50 years ago
May 25, 1961
A helicopter demonstrating aerial spraying before a large group of Rappahannock County apple growers crashed yesterday morning about 11 in the orchard of H. B. Winfrey at Woodville. The plane crashed about 300 feet up the slope from highway 522 and wreckage was strewn over a large area with fragments of metal, canvas and wood lying all around. A large portion of the propeller shaft was found 200 feet down hill from the copter in a cabbage patch.
Dr. Howard Berger of Arlington and Washington, Va. has established a dental office in the basement of Washington Elementary School. He donated the office equipment to the county to aid in the County Dental Clinic, which has enabled many children to have corrections made. Most of these students would not have otherwise had this service.
The Rev. Dabney J. Carr, who has been deacon-in-charge of Bromfield Parish, Rappahannock County since last July, will be ordained as a priest on Saturday, May 27 by the Rt. Rev. Samuel B. Chilton, Suffragan Bishop of Virginia.
25 years ago
March 27, 1986
If Supervisor Nelson Lane has his way, “slob hunters” in Rappahannock County will face road blocks in the form of new local ordinances when deer season returns this fall. Mr. Lane was in Richmond last Friday for the game commission’s hearing on the “slob hunter” problem. After telling the commissioners of a 60-year-old widow who was shot by thugs who were hunting illegally, he ticked off a list of complaints.
James D. Russell of Sperryville was preparing his garden for spring planting. He started a fire in a barrel in his garden and then went to work. According to James, “I turned around and the fire had gotten away and was spreading fast. I tried to stop it but it just got out of control.” He left the scene and headed for Baldwin’s West End Shell Station to call the Sperryville Fire Department.
The Rappahannock County Garden Club met Wednesday, March 19, at the home of Mrs. John Hooff. Hostesses were Mrs. Hooff, Mrs. Robert Brents and Mrs. T. J. Pillar. Mrs. George H. Sharp, president, presided. Ribbons were awarded to Class I: blue, Mrs. Albert Doub; red, Mrs. Andrew Pennington, and yellow, Mrs. John Kreamer.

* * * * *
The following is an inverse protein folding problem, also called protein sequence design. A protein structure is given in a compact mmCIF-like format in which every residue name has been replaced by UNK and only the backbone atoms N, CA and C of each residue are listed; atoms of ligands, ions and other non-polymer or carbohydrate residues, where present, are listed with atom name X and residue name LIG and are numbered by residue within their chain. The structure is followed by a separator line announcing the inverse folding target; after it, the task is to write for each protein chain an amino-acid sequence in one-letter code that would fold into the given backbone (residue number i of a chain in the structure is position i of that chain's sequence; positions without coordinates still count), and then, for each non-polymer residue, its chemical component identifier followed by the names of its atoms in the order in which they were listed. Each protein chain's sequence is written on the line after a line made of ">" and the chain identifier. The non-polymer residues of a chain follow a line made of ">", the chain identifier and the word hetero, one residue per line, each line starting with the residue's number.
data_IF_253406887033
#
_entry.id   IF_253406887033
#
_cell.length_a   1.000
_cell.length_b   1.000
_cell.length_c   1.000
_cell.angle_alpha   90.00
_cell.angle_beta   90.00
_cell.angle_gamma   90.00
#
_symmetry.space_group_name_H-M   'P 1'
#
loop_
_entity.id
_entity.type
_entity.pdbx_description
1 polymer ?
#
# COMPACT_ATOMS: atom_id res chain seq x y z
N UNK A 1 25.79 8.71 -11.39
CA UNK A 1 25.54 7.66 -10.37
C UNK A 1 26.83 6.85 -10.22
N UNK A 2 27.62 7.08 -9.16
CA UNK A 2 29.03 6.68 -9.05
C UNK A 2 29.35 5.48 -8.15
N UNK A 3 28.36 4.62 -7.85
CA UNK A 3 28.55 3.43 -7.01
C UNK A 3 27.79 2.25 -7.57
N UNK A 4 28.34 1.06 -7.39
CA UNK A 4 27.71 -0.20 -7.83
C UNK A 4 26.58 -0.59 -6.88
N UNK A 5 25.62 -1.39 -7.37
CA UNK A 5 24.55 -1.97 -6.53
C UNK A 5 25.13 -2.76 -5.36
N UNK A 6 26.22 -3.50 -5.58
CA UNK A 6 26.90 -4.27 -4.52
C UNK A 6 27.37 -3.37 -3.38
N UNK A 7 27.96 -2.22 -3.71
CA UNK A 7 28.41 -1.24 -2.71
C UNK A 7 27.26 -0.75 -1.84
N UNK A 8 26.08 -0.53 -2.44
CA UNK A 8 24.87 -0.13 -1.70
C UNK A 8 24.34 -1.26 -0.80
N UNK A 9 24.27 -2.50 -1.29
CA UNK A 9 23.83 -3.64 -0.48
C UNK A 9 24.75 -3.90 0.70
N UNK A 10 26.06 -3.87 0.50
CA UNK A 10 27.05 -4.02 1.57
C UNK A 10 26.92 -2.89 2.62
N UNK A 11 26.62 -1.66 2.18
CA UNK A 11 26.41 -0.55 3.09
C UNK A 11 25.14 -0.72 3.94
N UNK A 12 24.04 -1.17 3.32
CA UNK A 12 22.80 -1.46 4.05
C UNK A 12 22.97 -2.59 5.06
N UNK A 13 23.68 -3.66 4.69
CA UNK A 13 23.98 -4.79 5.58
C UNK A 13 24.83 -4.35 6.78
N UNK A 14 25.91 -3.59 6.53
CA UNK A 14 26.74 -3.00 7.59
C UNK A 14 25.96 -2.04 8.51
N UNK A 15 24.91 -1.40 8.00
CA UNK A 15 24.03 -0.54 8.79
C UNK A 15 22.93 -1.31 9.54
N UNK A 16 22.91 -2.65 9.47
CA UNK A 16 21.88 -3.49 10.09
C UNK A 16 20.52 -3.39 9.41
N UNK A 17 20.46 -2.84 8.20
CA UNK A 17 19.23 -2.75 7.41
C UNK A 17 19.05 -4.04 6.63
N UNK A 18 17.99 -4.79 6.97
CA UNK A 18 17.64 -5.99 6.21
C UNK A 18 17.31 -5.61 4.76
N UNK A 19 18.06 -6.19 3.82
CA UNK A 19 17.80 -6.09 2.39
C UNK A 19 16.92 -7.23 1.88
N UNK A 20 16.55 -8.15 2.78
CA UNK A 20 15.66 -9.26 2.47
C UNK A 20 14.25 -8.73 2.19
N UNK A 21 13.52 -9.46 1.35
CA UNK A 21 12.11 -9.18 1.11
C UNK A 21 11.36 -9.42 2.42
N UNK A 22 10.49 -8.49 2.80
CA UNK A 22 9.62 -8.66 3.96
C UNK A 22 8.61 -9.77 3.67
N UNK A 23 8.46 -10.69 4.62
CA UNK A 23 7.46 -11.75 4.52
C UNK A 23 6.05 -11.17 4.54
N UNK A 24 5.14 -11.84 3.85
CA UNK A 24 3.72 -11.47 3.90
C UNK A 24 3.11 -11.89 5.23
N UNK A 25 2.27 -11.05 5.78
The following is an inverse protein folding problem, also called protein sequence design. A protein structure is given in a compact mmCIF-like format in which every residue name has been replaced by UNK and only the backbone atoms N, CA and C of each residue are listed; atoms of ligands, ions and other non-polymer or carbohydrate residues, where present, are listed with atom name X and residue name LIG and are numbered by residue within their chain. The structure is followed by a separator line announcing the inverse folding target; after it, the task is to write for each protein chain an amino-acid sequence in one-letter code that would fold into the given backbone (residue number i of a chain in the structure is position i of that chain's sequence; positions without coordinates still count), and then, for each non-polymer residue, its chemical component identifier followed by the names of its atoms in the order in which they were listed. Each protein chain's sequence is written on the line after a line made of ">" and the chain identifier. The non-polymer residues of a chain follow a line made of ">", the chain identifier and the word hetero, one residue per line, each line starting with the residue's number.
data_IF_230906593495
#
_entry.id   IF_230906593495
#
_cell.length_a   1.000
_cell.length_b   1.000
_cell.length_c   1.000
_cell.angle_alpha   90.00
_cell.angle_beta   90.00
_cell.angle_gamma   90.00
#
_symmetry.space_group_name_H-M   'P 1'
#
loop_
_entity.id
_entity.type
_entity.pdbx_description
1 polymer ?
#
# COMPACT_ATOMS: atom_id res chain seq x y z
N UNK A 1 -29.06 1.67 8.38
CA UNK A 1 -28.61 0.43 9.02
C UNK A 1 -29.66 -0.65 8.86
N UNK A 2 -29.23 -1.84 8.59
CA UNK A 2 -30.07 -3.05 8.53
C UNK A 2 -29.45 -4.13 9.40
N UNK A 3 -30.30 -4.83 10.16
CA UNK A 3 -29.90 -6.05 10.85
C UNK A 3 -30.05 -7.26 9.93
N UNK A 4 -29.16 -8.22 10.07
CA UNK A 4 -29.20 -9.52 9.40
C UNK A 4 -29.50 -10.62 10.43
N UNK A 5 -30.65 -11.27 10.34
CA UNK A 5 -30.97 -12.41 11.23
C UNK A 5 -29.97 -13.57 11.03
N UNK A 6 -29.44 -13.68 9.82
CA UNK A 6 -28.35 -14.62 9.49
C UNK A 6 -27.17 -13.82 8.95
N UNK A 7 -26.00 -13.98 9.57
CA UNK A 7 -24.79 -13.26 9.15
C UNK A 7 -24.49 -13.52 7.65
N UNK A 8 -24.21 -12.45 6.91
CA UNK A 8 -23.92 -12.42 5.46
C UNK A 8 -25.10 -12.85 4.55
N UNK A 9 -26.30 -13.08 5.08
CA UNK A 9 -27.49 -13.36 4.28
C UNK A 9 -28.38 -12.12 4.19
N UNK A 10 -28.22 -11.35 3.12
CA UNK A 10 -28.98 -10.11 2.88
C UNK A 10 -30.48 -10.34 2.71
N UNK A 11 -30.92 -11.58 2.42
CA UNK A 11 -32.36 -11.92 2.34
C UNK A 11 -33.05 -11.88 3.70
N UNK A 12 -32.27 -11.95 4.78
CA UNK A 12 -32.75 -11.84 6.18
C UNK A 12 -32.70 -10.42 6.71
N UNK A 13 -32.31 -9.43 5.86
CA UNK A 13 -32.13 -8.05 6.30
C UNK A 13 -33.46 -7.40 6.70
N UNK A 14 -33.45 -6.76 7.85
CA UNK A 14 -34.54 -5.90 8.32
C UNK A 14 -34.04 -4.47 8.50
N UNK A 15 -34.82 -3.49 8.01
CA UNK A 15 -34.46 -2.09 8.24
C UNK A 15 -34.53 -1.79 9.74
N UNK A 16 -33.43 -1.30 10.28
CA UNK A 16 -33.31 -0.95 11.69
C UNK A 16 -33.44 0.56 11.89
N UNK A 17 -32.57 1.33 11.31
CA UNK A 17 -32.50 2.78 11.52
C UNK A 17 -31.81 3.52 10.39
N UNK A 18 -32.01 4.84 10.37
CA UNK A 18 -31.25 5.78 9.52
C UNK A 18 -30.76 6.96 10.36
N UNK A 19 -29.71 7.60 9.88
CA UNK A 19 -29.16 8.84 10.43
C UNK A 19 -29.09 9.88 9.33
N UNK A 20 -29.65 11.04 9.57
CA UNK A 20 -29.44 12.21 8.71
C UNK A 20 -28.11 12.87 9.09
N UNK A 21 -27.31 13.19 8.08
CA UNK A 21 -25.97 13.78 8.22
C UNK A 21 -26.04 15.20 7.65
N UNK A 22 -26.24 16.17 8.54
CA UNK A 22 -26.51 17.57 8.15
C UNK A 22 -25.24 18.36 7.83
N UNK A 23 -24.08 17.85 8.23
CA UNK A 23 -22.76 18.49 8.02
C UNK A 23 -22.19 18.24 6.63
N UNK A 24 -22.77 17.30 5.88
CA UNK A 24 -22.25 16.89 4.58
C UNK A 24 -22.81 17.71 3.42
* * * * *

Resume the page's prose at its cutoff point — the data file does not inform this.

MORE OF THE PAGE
10 years ago
March 14, 2001
Fourteen Rappahannock County Public School teachers received good news recently when they learned they had been awarded grant funding from Headwaters, the Rappahannock County Public Education Foundation.
Art teacher Laurie Marshall, who will use her grant for a school and countywide combined mural project. Susan Fox and Janet Long for team building day T-shirts during the SCA May Fest.
As you travel west from Sperryville on U.S. 211 going to Luray before the park was established, there were homes and businesses on each side of the road from Beech Spring Church to Turn Bridge. This is the first sharp turn to the left as you start up the mountain. This was known as Atkins town. You would never realize this had been an active community when you travel the road today, but if you look closely with the leaves off, you can see some remnants of homes and stone fences. There were two churches, Beech Spring which is the Baptist Church outside the park and is still active today. Rev. Warren Corbin was the preacher there for many years. The Dunkard Church was close to the road and was a small church that met the needs for those who lived close by.
Rappahannock County High School (RCHS) student Aaron Price helps with the Native Plant Sanctuary behind the elementary school. The Sanctuary project was developed by RCHS parent Lorinda Bosch, and funded last February by a Headwaters mini-grant.